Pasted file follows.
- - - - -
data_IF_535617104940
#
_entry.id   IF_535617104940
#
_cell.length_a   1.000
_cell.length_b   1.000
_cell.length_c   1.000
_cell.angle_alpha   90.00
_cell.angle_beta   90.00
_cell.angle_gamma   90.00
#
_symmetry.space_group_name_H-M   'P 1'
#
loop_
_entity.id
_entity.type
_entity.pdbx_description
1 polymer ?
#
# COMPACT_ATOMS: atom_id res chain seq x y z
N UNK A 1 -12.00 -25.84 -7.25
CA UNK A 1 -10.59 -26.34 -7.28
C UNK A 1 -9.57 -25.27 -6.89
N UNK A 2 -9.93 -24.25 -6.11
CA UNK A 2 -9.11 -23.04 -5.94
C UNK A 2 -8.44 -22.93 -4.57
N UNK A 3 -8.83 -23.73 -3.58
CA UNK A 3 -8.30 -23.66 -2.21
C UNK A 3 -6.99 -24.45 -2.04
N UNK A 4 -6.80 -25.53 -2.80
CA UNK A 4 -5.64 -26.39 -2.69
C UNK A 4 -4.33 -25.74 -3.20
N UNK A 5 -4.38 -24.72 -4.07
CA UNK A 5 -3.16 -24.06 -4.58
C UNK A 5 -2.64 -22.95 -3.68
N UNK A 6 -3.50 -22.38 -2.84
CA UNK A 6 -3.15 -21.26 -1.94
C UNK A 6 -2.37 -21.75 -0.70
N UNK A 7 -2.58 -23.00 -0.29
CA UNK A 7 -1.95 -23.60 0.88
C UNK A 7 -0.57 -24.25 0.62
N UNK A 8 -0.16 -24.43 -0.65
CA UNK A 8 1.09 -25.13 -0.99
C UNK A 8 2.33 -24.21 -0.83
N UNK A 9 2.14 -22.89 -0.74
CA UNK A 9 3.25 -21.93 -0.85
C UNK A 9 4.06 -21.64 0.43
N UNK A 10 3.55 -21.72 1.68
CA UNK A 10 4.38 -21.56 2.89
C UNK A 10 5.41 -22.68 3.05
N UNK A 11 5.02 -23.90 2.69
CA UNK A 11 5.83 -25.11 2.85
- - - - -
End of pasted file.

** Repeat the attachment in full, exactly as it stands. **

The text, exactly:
data_IF_535617104940
#
_entry.id   IF_535617104940
#
_cell.length_a   1.000
_cell.length_b   1.000
_cell.length_c   1.000
_cell.angle_alpha   90.00
_cell.angle_beta   90.00
_cell.angle_gamma   90.00
#
_symmetry.space_group_name_H-M   'P 1'
#
loop_
_entity.id
_entity.type
_entity.pdbx_description
1 polymer ?
#
# COMPACT_ATOMS: atom_id res chain seq x y z
N UNK A 1 -12.00 -25.84 -7.25
CA UNK A 1 -10.59 -26.34 -7.28
C UNK A 1 -9.57 -25.27 -6.89
N UNK A 2 -9.93 -24.25 -6.11
CA UNK A 2 -9.11 -23.04 -5.94
C UNK A 2 -8.44 -22.93 -4.57
N UNK A 3 -8.83 -23.73 -3.58
CA UNK A 3 -8.30 -23.66 -2.21
C UNK A 3 -6.99 -24.45 -2.04
N UNK A 4 -6.80 -25.53 -2.80
CA UNK A 4 -5.64 -26.39 -2.69
C UNK A 4 -4.33 -25.74 -3.20
N UNK A 5 -4.38 -24.72 -4.07
CA UNK A 5 -3.16 -24.06 -4.58
C UNK A 5 -2.64 -22.95 -3.68
N UNK A 6 -3.50 -22.38 -2.84
CA UNK A 6 -3.15 -21.26 -1.94
C UNK A 6 -2.37 -21.75 -0.70
N UNK A 7 -2.58 -23.00 -0.29
CA UNK A 7 -1.95 -23.60 0.88
C UNK A 7 -0.57 -24.25 0.62
N UNK A 8 -0.16 -24.43 -0.65
CA UNK A 8 1.09 -25.13 -0.99
C UNK A 8 2.33 -24.21 -0.83
N UNK A 9 2.14 -22.89 -0.74
CA UNK A 9 3.25 -21.93 -0.85
C UNK A 9 4.06 -21.64 0.43
N UNK A 10 3.55 -21.72 1.68
CA UNK A 10 4.38 -21.56 2.89
C UNK A 10 5.41 -22.68 3.05
N UNK A 11 5.02 -23.90 2.69
CA UNK A 11 5.83 -25.11 2.85